Now is the time for action, food
and drink industry told
New research into the state of the Cornish food and drink
industry has resulted in a call to action for the region's
producers and processors. The study has revealed that a wealth
of opportunities exists for business development and growth
if they are explored and exploited without delay.
The results of the research project, called 'Prospects
and prosperities: exploring the potential of the Cornish food
and drink industry', were unveiled today at the Royal
Cornwall Show in Wadebridge by Objective One gateway project
Cornwall Taste of the West and Exeter University's Centre
for Rural Research, which jointly carried out the research.
It is thought to be the first regional food and drink review
of its kind in the UK, and goes into unprecedented detail.
As well as investigating the state of food production and
processing in Cornwall and the Isles of Scilly, the study
- a partnership project between Cornwall Taste of the West
and Cornwall Agricultural Council - also examines existing
and emerging UK markets and cross matches the two, revealing
the gaps and matches between national consumer demand and
According to Ruth Huxley, who oversaw the research as market
intelligence manager for Cornwall Taste of the West, there
are considerable opportunities for businesses prepared to
think laterally. "Many of the markets that Cornwall is
renowned for such as potatoes, cauliflowers, red meat and
cream, have been revealed as some of the most difficult in
the industry. The nation's tastes are becoming increasingly
cosmopolitan, and Cornwall needs to do more to ensure the
food it produces matches the buying trends of consumers. The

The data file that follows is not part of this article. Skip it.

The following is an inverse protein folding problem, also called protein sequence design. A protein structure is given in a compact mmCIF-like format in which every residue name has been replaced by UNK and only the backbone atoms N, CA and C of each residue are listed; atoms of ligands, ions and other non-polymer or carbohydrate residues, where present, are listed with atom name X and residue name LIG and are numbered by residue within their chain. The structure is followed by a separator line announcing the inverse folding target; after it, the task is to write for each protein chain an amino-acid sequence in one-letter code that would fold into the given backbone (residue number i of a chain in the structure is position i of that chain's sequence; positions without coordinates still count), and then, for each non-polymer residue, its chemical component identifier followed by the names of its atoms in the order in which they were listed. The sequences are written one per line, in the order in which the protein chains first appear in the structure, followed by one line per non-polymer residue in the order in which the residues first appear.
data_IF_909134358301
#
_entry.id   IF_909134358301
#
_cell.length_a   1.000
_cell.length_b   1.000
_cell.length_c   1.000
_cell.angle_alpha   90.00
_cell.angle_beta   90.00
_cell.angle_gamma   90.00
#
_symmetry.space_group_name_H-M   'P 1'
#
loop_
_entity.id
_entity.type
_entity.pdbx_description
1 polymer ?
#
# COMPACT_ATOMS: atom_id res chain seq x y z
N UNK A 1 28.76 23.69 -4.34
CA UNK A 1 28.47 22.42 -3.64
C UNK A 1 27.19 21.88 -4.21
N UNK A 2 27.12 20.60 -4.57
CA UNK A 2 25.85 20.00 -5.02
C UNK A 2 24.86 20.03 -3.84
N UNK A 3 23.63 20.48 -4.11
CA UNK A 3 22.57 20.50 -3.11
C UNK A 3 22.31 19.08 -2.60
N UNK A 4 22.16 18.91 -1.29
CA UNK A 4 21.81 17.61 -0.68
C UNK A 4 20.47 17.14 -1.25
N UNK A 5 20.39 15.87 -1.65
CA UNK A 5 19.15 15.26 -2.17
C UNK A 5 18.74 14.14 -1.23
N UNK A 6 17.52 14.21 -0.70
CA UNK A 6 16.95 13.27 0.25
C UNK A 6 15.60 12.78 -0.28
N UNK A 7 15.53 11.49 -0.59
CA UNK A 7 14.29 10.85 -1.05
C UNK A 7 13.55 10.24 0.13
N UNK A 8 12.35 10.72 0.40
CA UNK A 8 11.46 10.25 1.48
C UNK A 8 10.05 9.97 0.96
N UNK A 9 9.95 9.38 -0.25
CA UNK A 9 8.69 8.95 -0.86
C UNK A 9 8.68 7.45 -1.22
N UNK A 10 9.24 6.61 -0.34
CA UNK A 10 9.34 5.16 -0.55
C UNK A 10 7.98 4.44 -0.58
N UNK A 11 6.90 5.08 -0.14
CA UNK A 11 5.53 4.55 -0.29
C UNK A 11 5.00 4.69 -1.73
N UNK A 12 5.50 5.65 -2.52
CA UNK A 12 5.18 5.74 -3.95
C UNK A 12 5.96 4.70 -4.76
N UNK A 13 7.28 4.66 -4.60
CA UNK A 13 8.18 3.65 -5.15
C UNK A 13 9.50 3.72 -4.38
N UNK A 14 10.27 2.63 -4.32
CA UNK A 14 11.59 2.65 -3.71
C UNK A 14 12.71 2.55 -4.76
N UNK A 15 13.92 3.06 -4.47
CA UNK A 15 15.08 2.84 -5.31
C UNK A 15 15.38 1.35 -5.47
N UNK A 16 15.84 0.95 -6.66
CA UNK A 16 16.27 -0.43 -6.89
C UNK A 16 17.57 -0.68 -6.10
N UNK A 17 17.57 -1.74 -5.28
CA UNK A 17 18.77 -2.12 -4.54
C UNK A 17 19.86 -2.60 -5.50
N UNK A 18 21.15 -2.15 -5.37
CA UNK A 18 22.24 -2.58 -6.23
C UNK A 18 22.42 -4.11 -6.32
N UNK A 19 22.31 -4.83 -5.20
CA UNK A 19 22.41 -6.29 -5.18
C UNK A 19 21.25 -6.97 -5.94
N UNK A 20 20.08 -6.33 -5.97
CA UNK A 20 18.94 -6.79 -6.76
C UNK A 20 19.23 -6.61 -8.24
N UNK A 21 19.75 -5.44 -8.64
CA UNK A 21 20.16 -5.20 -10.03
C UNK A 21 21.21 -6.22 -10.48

results of this research are priceless in terms of providing
clear and undisputable signposts to where the opportunities
lie, but only if we grasp the nettle and begin to take positive
One of the key findings of the research is the scope for
developing the food processing sector in Cornwall. At the
moment, primary foods produced in the area are often processed
elsewhere, whilst local processors are using raw ingredients
from outside Cornwall, often because they have outgrown the
local supply capability. The recommendation is for food producers
and processors to become more aligned, so that together they
can meet consumer demand for convenience food better. As the
huge demand for processed foods looks unlikely to reverse,
primary producers should also consider gaining a foothold
in the processing sector themselves, which will combat the
decline in demand for raw ingredients and ensure a share of
the most profitable part of the food chain is kept in the
A need to invest in specific projects for certain food industry
sectors has also been revealed. For example, poultry meat
consumption in the UK is almost double that of beef and five
times that of lamb. Currently an estimated £9m of poultry
meat is imported into Cornwall each year just to satisfy local
demand, so if Cornwall had its own hatchery, much more of
this demand could be met from within the region, which means
that up to £9m would be ploughed back into the local
Overall, the research concludes that there are many viable
opportunities for the development and growth of the Cornish
food industry, but if these are not acted upon it will not
be able to sustain itself and meet the needs of the market
place in the long term.
The research overview recommends two principles for future
growth and prosperity. The first is to raise public awareness,
particularly of the origin of ingredients in ready prepared
foods. One of the anomalies revealed by the research is that
the products marketed most aggressively as Cornish often contain
few locally grown raw ingredients, whilst genuine Cornish
produce is largely bought up by big processors or retailers
and manufactured into a mass produced food which makes little
of ingredient origin.
The second principle is to ensure the food produced in the
region matches consumer buying trends. This may mean, for
example, making better use of Cornwall's mild and temperate
climate to grow crops that satisfy the growing consumer demand
for more exotic fruit and vegetables which is currently supplied